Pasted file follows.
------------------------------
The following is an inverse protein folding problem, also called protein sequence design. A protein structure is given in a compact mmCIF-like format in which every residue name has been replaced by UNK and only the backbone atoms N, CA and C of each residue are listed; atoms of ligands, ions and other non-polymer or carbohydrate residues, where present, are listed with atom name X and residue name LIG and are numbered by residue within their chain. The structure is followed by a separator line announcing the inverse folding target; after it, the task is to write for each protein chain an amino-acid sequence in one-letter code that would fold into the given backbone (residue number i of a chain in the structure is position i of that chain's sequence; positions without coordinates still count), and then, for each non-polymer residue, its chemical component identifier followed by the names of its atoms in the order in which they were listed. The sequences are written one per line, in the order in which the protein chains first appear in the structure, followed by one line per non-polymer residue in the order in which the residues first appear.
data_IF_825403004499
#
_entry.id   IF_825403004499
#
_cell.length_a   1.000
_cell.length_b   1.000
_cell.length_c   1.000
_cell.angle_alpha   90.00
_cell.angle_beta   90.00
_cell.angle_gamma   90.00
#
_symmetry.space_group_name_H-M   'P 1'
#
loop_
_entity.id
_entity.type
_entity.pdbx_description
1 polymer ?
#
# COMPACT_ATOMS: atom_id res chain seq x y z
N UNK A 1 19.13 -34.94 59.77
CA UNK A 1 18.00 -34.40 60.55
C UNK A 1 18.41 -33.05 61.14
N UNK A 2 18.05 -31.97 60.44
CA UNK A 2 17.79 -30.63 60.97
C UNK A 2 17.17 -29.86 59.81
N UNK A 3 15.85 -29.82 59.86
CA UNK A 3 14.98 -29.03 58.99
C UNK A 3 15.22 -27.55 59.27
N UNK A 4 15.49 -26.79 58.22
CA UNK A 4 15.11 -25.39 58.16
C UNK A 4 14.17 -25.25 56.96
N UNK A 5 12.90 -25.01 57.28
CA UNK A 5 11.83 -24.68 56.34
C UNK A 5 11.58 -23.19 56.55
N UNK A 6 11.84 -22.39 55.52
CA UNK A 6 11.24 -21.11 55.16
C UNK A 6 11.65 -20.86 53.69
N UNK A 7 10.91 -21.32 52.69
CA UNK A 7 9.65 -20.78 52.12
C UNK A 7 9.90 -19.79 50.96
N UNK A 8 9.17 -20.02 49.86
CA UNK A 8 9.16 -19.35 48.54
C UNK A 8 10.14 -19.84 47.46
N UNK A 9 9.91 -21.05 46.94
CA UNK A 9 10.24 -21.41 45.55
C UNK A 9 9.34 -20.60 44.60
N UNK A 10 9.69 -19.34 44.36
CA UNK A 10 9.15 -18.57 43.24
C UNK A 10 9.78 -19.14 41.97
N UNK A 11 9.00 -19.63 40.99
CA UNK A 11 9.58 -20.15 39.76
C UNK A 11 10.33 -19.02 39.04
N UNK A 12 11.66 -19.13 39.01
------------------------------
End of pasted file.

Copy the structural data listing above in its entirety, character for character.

The following is an inverse protein folding problem, also called protein sequence design. A protein structure is given in a compact mmCIF-like format in which every residue name has been replaced by UNK and only the backbone atoms N, CA and C of each residue are listed; atoms of ligands, ions and other non-polymer or carbohydrate residues, where present, are listed with atom name X and residue name LIG and are numbered by residue within their chain. The structure is followed by a separator line announcing the inverse folding target; after it, the task is to write for each protein chain an amino-acid sequence in one-letter code that would fold into the given backbone (residue number i of a chain in the structure is position i of that chain's sequence; positions without coordinates still count), and then, for each non-polymer residue, its chemical component identifier followed by the names of its atoms in the order in which they were listed. The sequences are written one per line, in the order in which the protein chains first appear in the structure, followed by one line per non-polymer residue in the order in which the residues first appear.
data_IF_825403004499
#
_entry.id   IF_825403004499
#
_cell.length_a   1.000
_cell.length_b   1.000
_cell.length_c   1.000
_cell.angle_alpha   90.00
_cell.angle_beta   90.00
_cell.angle_gamma   90.00
#
_symmetry.space_group_name_H-M   'P 1'
#
loop_
_entity.id
_entity.type
_entity.pdbx_description
1 polymer ?
#
# COMPACT_ATOMS: atom_id res chain seq x y z
N UNK A 1 19.13 -34.94 59.77
CA UNK A 1 18.00 -34.40 60.55
C UNK A 1 18.41 -33.05 61.14
N UNK A 2 18.05 -31.97 60.44
CA UNK A 2 17.79 -30.63 60.97
C UNK A 2 17.17 -29.86 59.81
N UNK A 3 15.85 -29.82 59.86
CA UNK A 3 14.98 -29.03 58.99
C UNK A 3 15.22 -27.55 59.27
N UNK A 4 15.49 -26.79 58.22
CA UNK A 4 15.11 -25.39 58.16
C UNK A 4 14.17 -25.25 56.96
N UNK A 5 12.90 -25.01 57.28
CA UNK A 5 11.83 -24.68 56.34
C UNK A 5 11.58 -23.19 56.55
N UNK A 6 11.84 -22.39 55.52
CA UNK A 6 11.24 -21.11 55.16
C UNK A 6 11.65 -20.86 53.69
N UNK A 7 10.91 -21.32 52.69
CA UNK A 7 9.65 -20.78 52.12
C UNK A 7 9.90 -19.79 50.96
N UNK A 8 9.17 -20.02 49.86
CA UNK A 8 9.16 -19.35 48.54
C UNK A 8 10.14 -19.84 47.46
N UNK A 9 9.91 -21.05 46.94
CA UNK A 9 10.24 -21.41 45.55
C UNK A 9 9.34 -20.60 44.60
N UNK A 10 9.69 -19.34 44.36
CA UNK A 10 9.15 -18.57 43.24
C UNK A 10 9.78 -19.14 41.97
N UNK A 11 9.00 -19.63 40.99
CA UNK A 11 9.58 -20.15 39.76
C UNK A 11 10.33 -19.02 39.04
N UNK A 12 11.66 -19.13 39.01